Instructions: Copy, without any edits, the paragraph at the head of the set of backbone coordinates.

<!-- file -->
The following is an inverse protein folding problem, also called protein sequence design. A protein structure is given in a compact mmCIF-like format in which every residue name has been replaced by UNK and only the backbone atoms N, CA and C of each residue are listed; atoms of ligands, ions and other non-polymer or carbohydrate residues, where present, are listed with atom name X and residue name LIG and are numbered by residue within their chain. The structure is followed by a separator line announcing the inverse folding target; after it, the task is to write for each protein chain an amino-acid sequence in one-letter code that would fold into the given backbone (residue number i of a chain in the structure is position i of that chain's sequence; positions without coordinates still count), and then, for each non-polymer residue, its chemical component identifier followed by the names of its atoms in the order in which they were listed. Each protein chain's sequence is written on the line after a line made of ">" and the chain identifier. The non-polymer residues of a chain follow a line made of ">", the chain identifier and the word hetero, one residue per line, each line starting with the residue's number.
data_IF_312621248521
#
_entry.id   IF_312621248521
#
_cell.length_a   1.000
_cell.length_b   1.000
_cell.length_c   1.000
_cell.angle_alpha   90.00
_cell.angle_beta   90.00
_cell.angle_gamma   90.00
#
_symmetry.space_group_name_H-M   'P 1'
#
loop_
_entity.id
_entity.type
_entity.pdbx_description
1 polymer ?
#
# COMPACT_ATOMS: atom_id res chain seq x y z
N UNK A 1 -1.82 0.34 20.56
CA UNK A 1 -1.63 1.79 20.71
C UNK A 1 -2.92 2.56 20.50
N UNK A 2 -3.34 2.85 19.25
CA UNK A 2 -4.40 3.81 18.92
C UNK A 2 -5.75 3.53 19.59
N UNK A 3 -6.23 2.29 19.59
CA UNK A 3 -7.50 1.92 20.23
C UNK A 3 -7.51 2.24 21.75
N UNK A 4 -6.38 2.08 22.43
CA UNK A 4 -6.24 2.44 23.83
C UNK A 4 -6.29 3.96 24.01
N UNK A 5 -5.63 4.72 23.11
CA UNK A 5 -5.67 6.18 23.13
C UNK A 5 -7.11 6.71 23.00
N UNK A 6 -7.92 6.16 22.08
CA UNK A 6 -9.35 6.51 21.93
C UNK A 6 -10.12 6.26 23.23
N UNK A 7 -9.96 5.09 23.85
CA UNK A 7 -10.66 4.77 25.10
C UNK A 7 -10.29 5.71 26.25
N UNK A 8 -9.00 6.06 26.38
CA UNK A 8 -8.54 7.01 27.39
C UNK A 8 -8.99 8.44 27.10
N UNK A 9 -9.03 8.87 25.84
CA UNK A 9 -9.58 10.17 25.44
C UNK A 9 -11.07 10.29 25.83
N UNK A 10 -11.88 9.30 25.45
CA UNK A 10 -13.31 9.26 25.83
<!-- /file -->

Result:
The following is an inverse protein folding problem, also called protein sequence design. A protein structure is given in a compact mmCIF-like format in which every residue name has been replaced by UNK and only the backbone atoms N, CA and C of each residue are listed; atoms of ligands, ions and other non-polymer or carbohydrate residues, where present, are listed with atom name X and residue name LIG and are numbered by residue within their chain. The structure is followed by a separator line announcing the inverse folding target; after it, the task is to write for each protein chain an amino-acid sequence in one-letter code that would fold into the given backbone (residue number i of a chain in the structure is position i of that chain's sequence; positions without coordinates still count), and then, for each non-polymer residue, its chemical component identifier followed by the names of its atoms in the order in which they were listed. Each protein chain's sequence is written on the line after a line made of ">" and the chain identifier. The non-polymer residues of a chain follow a line made of ">", the chain identifier and the word hetero, one residue per line, each line starting with the residue's number.